The NAM does show some instability and wind shear getting together in the afternoon. But keep in mind, we don't have a great lifting mechanism to go with it since the Low is going so far North. If anything did go severe, would probably be right ahead of the cold front itself. 



Even if you look back across the Mississippi border, the instability is just barely enough to work with for a storm becoming severe and producing some damaging winds, maybe some hail. Take a forecast sounding near Decatur, the chance of severe looks just about nil. 

So can't totally rule out an isolated stronger storm, but for the most part, this looks like a rainy and windy day with barely enough instability for thunderstorms. Despite how organized things may get in the Plains tomorrow, Monday does not look like a big deal for most of us around here, if for any of us. 

Looks like a High about 72-73, Low about 58-59, windy day, plenty of rain, maybe an isolated thunderstorm or two. Severe thunderstorms are not likely around here. 



Then Tuesday looks sunny, a break in the action, High in the mid-70's and a Low dipping back into the upper 40's with good radiational cooling overnight, looks like that front will move through at a good clip.



Clouds should increase some on Wednesday, but I think rain chances stay minimal. Will see similar temperatures but the Low rebounding up into lower 50's as more moisture comes back into the region. Wednesday night does look wet, but overall I think the day stays dry. 



On Thursday our next front moves in here. Showers and thunderstorms are likely. High should be near 70, Low near 60.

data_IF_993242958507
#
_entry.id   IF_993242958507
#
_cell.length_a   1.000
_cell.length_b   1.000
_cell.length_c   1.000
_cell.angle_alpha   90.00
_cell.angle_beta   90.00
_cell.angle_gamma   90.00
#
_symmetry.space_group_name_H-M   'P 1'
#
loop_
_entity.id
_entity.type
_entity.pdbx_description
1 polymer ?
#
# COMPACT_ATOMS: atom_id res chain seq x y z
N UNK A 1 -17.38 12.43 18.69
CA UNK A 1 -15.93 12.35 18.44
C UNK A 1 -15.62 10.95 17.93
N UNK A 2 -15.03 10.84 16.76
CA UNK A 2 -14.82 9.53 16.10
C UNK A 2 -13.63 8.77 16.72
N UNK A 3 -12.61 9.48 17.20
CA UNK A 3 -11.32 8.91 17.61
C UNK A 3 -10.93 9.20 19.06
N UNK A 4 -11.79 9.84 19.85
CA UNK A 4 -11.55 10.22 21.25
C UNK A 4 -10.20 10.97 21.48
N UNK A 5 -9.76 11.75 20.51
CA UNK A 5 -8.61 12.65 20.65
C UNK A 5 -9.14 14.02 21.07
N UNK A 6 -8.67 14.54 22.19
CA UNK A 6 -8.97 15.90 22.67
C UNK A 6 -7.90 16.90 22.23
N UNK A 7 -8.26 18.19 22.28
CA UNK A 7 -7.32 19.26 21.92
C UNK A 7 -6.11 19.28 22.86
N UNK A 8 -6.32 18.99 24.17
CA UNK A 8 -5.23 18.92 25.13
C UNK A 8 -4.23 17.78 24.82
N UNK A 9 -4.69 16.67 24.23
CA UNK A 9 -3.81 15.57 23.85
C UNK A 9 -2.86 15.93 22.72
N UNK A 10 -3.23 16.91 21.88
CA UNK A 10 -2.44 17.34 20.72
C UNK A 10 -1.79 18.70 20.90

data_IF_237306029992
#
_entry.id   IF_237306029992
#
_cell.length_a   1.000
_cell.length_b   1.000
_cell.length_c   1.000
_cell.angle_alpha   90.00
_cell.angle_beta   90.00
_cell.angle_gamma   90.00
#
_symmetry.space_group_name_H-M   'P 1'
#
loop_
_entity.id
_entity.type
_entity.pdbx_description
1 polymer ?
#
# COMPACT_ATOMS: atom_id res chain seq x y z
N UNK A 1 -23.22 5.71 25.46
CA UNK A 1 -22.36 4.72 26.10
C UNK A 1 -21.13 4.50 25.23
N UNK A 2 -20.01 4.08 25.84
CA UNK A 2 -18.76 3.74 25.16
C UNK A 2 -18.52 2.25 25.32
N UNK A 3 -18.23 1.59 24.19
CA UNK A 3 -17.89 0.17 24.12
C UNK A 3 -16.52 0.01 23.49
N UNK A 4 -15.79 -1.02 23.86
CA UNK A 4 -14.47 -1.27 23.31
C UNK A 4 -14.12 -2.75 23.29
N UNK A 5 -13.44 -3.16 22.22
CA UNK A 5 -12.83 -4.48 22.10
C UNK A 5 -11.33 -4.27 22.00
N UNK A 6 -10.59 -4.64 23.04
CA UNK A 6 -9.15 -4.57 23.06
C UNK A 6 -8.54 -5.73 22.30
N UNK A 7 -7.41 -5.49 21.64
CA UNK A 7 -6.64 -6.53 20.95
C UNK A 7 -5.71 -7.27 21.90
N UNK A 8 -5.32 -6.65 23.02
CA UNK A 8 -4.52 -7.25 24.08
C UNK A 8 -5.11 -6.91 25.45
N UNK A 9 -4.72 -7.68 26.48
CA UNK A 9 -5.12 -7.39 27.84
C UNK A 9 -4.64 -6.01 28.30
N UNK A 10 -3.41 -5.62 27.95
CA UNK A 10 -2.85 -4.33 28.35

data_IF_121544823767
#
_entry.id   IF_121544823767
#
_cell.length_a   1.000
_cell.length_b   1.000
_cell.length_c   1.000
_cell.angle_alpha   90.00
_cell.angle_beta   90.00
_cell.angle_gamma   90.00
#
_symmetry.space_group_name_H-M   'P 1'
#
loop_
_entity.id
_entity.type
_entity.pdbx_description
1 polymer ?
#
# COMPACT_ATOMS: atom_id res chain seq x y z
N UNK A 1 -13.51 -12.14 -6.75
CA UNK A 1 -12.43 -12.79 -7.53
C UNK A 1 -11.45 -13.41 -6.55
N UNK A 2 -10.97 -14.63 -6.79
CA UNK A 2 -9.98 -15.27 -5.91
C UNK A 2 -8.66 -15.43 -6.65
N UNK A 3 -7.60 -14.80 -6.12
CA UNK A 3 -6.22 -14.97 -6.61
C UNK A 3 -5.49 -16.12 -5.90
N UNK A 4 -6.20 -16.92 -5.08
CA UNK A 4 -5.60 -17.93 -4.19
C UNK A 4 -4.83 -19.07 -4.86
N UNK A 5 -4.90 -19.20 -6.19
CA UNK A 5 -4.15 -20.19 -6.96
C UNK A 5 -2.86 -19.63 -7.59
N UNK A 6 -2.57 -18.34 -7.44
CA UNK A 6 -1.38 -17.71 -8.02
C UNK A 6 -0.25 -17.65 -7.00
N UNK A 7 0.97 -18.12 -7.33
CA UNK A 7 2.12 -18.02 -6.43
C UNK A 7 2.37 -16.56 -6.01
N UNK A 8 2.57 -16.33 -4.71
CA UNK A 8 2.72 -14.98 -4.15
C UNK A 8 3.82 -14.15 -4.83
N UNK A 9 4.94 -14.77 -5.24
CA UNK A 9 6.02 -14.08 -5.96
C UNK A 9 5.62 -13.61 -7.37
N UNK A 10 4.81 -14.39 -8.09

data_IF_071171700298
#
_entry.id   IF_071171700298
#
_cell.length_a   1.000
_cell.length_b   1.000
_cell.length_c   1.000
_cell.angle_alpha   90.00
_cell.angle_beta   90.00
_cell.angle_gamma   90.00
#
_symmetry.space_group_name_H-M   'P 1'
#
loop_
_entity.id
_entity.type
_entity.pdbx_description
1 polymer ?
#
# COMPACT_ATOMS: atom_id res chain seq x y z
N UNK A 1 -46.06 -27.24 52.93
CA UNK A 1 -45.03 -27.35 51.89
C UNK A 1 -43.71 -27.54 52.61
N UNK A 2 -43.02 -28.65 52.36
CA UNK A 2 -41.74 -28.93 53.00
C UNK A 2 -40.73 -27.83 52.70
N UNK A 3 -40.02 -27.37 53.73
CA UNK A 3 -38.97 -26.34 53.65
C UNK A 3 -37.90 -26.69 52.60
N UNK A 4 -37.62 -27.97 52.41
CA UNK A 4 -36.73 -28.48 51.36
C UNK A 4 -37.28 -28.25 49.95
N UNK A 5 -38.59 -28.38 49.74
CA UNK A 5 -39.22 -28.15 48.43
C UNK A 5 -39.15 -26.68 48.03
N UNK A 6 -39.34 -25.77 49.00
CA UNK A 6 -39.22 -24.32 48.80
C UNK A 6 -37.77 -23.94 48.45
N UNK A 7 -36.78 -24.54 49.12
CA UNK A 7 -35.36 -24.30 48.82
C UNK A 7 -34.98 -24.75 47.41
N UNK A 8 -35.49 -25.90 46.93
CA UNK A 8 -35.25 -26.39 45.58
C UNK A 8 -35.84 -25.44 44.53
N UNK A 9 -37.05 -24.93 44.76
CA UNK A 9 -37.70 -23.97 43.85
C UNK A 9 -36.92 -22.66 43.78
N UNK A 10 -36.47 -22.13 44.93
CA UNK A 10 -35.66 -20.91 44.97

The GFS has come more into line with what the ECMWF has been showing as far as this system moving out of the area by Friday afternoon or evening. In fact it is now faster than the ECMWF, where before, it was slower. (Unusual for the GFS to move a system slower like that.) Frankly the GFS and ECMWF have not been too consistent from run to run sometimes over the past few days about this, and this is still five and six days away, this storm system. 



Here's the ECMWF look for 18Z Thursday and Friday - 18Z translates to Noon when we're on Standard time. 




The GFS shows enough instability and wind shear overnight between Thursday and Friday to support some severe weather around here. Of course this is just general guidance since this and the European model still have yet to show a lot of consistency with the details of timing/placement of this system. 


Even where the EHI maxes out though around Moulton in the wee hours of Friday morning, this looks like just barely enough unstable air to combine with some really strong wind shear, to support a threat for mainly damaging winds, also isolated tornadoes. 

The Storm Prediction Center has not issued an official outlook area yet because of how unclear the guidance is. Once we get done with Monday's system, we'll probably have a pretty clear idea of what the potential will be with this next one. 

Looking at analogs and the overall pattern, thinking back to my personal experience, this is the sort of setup where we could have a lower-end potential for strong storms, or a more organized threat for severe weather. Will have to keep an eye on the mesoscale details. For now it looks like if we do have severe weather, it will probably come on Thursday night or Friday, less likely to start early on Thursday. 

And now as I'm looking at temperature guidance, the High for Friday should be lower 60's, Low down near 50 again. So maybe I should adjust that to say Thursday evening through the overnight. For the severe threat. Some of it could last into early Friday morning, but with this timing of the system, looks more like a cool rain lingering as we go through the day. 



High pressure quickly moves back in for Saturday of next week, and we will probably still be breezy behind this front. Should be mostly sunny with a High in upper 50's, Low in upper 30's. 


Then for this whole period, the next week, looks like our rainfall totals will average about 2-3 inches. Obviously in heavier showers or any storms that become severe, locally heavier amounts are possible. And overall it looks like more of a soaking for Tennessee than Alabama counties. But all of us have a decent chance at plenty of rain this week.